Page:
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gzj14v said:
Finally took the car into a Ford dealership and had them check teh alignment.

They said everything was within specs but made a few minor adjustments including towing out the front tires just a smidge.

http://www.dropshots.com/day.php?userid=107330&cdate=20061022&ctime=095011

Still sucks that I need to get new tires in just a year though.
It looks like your front tires still have a good amount of negative camber (camber and toe are the big destroyers of tires). They do show to be in the specified range of -1.3 to 0.3 but still negative. If they are using a DSP-300 or newer their machine should have a half tollerance setting that when applied will make that range 1/2 of what it is now. My front tires are at 0.01 and 0.02 for camber and 0.02 both sides for toe. I usually use half tollerance unless I'm working on a f350 or something heavy duty.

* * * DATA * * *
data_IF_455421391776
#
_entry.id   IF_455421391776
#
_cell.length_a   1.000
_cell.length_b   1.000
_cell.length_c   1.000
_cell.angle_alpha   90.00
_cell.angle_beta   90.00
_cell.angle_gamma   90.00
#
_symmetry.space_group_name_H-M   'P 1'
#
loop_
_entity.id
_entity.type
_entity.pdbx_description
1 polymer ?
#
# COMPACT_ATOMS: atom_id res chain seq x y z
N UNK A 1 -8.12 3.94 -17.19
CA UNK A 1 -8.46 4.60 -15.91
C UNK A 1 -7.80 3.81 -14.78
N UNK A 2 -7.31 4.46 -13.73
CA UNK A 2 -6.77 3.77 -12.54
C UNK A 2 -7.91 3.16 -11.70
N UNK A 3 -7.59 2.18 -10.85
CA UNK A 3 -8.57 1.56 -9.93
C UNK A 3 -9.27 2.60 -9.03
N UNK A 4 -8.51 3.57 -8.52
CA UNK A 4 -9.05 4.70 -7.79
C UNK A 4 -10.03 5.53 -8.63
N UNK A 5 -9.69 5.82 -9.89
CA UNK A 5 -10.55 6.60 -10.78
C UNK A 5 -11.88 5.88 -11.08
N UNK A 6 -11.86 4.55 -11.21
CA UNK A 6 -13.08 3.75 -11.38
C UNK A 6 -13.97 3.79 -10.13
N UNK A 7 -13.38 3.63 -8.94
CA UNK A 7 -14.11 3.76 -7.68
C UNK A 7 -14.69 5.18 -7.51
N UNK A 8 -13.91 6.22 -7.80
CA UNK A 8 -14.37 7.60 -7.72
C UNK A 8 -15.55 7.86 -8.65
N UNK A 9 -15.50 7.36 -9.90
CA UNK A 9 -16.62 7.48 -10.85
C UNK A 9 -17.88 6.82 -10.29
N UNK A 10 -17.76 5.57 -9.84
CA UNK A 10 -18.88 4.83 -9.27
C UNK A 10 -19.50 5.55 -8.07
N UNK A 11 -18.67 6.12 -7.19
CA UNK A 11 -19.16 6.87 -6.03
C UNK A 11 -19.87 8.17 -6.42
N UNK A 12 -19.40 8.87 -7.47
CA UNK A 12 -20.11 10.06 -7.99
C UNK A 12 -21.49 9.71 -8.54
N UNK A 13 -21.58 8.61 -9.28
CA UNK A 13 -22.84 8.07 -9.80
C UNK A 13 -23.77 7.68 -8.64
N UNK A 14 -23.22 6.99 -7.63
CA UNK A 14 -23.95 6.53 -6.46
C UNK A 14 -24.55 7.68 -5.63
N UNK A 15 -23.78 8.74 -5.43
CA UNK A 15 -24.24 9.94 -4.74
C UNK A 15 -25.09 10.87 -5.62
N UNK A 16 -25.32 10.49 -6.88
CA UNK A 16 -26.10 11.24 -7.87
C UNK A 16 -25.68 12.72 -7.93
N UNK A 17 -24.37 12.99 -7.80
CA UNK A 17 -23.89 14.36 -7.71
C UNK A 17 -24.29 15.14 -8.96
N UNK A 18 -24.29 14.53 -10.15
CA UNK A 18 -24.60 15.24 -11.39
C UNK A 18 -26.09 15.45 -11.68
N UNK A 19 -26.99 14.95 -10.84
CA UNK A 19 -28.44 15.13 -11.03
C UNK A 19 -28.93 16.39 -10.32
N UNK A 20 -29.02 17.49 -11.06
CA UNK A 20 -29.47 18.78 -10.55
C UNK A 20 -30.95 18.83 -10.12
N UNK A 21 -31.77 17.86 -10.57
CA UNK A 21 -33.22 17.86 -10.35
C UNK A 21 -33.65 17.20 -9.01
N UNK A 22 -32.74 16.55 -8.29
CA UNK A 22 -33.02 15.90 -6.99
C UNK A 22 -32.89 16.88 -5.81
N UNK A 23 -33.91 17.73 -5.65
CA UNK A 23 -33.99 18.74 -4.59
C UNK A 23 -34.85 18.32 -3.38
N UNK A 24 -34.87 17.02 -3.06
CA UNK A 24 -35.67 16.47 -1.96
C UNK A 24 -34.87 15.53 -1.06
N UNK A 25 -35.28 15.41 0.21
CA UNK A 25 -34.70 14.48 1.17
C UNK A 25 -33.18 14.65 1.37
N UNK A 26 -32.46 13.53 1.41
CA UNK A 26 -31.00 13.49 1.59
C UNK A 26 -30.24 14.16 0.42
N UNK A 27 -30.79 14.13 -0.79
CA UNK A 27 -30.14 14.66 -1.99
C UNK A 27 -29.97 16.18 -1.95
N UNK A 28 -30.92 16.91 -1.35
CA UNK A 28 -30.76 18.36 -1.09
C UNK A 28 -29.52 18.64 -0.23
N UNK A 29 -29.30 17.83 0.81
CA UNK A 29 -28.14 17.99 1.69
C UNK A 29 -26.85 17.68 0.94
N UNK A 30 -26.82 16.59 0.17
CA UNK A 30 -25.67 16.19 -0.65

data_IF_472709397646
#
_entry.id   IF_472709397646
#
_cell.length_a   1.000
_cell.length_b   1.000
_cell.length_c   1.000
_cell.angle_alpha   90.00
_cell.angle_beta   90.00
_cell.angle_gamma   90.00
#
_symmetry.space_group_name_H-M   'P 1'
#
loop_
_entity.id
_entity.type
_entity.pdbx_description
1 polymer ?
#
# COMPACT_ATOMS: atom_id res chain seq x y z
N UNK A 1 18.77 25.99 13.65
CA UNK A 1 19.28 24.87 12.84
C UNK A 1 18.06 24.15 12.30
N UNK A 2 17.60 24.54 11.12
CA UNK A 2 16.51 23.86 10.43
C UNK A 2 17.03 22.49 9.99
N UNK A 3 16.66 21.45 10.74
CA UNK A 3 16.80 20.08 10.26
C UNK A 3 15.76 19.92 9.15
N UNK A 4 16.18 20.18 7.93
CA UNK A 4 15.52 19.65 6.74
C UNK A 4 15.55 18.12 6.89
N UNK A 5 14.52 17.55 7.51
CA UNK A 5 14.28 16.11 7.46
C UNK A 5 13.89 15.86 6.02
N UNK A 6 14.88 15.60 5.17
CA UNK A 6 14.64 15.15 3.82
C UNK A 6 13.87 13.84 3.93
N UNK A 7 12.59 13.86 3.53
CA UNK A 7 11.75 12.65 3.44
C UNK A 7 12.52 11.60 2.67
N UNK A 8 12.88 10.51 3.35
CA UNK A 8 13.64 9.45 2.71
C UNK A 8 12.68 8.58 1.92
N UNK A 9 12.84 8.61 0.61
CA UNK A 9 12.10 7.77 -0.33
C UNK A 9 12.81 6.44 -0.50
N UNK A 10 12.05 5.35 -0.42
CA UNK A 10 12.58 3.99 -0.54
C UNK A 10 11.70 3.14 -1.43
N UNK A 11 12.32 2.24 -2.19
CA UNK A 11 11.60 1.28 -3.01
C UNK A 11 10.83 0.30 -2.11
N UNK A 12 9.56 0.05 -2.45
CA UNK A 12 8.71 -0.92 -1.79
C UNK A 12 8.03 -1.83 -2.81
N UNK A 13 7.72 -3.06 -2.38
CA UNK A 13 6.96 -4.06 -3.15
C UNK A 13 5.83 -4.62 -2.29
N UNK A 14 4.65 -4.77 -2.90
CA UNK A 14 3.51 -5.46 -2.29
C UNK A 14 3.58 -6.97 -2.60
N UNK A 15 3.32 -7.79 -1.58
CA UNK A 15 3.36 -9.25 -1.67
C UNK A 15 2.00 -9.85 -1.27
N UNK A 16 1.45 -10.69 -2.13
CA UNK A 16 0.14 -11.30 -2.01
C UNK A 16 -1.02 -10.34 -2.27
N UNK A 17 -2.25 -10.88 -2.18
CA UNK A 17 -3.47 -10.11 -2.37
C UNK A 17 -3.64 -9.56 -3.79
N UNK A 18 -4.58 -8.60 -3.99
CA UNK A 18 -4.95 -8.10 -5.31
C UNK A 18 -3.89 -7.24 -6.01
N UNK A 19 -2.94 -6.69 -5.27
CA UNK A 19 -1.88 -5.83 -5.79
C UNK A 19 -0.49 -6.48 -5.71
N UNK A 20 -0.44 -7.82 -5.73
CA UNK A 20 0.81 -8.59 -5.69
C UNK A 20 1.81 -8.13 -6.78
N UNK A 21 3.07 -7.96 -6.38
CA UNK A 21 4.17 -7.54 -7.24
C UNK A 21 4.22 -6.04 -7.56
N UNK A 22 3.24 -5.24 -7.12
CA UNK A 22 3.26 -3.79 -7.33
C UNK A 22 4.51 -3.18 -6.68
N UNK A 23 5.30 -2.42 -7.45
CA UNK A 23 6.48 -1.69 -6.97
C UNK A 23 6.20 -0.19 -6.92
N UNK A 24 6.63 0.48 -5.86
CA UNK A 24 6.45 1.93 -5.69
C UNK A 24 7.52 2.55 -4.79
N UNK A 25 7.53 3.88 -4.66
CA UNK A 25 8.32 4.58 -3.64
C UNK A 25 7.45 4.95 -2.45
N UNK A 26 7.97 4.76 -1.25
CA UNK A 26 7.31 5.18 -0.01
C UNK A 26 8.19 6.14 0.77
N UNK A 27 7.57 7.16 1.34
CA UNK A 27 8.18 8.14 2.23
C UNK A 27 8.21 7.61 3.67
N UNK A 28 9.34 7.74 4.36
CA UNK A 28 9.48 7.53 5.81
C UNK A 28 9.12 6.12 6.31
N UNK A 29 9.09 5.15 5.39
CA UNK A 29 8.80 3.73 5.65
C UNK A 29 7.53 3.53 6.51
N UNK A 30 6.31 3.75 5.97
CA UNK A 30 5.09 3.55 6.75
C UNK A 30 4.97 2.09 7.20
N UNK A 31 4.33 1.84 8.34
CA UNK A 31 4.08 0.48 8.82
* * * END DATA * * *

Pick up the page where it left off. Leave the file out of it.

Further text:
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i am running into the same thing guys. this guy was very knowledgable and showed me there was no adjustment left and i still had crazy negative camber left. he also asked if i knew is someone made a cambe kits. i have taken it to two shops now and the second one was very reputable and alll they do is suspension stuff. so what do i do to help fix my problem with not being able to be aligned. i also hav ethe eibach kit